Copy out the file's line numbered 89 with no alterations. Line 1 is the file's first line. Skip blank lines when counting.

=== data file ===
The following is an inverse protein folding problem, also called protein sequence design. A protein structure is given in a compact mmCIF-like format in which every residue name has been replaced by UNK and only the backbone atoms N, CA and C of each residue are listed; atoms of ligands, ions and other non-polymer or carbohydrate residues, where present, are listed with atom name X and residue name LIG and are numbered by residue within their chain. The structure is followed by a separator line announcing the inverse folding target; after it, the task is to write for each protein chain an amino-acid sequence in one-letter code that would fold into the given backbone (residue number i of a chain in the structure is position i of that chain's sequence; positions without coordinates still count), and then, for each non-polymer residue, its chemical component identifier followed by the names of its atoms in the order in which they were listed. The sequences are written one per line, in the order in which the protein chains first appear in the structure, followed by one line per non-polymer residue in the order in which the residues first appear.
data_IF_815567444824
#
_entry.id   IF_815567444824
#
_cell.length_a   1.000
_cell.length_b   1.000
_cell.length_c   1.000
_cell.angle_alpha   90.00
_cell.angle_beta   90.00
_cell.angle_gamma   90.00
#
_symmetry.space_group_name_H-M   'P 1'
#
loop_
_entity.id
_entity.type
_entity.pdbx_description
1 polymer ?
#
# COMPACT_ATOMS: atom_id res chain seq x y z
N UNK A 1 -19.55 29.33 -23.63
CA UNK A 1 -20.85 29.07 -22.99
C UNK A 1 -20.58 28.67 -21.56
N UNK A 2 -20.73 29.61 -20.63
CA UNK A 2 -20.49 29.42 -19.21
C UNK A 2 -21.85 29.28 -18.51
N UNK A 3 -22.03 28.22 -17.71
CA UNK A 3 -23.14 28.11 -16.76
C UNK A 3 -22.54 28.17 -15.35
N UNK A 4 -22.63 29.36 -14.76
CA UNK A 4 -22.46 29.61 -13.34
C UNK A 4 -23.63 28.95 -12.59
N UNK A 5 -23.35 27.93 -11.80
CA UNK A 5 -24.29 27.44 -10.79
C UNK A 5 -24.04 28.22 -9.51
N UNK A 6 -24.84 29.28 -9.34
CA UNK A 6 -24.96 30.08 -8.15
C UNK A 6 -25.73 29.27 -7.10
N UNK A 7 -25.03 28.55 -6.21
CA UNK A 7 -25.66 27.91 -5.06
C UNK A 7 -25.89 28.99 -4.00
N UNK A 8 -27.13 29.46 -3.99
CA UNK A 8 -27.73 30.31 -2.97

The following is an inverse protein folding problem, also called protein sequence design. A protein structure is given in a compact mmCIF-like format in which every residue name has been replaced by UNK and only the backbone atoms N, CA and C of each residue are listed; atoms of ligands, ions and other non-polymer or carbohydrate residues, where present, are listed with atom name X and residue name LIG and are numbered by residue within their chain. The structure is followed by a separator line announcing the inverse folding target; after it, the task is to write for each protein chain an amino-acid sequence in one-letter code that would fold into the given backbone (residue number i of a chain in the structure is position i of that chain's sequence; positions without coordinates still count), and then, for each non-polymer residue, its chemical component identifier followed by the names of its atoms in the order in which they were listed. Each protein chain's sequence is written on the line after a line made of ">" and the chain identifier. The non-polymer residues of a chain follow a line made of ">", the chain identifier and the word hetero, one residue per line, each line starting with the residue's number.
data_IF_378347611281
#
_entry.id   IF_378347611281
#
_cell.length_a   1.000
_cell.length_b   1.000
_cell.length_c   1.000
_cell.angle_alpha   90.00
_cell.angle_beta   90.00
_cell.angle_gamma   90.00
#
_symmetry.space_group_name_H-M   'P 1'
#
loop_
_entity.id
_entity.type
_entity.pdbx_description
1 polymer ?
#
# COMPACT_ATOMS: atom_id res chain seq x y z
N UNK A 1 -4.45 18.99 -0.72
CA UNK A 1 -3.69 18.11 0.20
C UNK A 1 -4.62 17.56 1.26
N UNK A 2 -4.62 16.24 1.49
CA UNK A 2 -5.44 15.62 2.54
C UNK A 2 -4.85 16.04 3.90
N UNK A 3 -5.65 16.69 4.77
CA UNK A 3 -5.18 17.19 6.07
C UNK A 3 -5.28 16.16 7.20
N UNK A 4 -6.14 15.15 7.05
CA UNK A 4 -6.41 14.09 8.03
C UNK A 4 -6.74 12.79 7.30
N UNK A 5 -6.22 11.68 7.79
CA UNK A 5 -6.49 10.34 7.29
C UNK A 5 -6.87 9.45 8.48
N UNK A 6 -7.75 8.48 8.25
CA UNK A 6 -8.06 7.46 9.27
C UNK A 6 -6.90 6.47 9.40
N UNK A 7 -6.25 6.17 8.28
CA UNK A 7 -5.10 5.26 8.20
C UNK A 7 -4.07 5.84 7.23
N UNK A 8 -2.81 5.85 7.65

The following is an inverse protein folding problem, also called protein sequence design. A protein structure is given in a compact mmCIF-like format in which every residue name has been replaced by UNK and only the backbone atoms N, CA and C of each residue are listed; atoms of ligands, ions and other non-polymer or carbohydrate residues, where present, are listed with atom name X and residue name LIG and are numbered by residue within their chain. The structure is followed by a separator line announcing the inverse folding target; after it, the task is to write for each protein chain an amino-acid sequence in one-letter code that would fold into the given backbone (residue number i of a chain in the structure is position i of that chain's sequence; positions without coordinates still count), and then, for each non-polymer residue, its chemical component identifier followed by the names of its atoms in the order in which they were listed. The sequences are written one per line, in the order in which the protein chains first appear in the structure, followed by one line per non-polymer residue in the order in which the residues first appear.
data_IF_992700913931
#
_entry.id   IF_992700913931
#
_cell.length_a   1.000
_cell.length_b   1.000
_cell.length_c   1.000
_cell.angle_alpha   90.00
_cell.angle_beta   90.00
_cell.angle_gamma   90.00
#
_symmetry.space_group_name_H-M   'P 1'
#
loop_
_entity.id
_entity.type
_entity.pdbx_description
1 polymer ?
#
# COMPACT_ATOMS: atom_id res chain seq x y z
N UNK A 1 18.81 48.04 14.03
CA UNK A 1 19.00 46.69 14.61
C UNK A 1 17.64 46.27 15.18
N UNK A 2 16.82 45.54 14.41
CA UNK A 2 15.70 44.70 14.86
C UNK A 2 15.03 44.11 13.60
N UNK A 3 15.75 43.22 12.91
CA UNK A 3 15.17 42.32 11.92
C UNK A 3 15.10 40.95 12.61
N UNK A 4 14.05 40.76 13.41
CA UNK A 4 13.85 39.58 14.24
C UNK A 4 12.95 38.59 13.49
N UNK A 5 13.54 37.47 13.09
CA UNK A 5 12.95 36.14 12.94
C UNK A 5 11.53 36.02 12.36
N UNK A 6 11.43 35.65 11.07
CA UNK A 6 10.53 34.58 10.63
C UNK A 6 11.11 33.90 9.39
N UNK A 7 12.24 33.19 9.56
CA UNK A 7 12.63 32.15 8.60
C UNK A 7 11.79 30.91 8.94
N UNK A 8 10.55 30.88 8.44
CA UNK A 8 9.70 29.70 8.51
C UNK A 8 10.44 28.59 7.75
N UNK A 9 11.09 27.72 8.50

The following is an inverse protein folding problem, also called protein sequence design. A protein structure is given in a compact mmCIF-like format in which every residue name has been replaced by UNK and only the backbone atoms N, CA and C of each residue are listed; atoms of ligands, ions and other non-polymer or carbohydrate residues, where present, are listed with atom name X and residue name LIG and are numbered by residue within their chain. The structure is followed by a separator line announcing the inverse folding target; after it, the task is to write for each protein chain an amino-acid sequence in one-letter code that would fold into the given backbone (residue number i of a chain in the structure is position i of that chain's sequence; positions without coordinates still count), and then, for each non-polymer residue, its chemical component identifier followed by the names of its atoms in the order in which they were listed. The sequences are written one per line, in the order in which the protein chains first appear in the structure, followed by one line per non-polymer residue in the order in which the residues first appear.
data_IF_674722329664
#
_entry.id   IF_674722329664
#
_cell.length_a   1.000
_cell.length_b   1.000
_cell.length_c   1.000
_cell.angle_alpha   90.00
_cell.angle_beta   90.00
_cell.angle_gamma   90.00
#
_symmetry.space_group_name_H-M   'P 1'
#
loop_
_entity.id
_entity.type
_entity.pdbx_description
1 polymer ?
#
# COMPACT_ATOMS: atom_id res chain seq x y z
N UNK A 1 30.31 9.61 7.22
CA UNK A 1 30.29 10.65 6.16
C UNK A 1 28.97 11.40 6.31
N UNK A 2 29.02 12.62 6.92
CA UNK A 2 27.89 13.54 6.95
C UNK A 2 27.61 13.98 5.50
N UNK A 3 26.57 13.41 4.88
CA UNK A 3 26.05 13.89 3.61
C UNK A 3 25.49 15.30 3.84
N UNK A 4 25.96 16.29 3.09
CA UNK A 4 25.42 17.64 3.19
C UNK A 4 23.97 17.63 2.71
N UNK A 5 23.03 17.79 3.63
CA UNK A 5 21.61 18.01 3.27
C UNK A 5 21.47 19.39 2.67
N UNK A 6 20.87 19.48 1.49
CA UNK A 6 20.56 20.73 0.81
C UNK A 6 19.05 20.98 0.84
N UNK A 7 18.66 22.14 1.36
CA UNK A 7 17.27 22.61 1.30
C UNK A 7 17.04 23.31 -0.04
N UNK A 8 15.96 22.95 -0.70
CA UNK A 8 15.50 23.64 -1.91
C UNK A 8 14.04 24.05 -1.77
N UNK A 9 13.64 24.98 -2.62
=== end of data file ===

data_IF_992700913931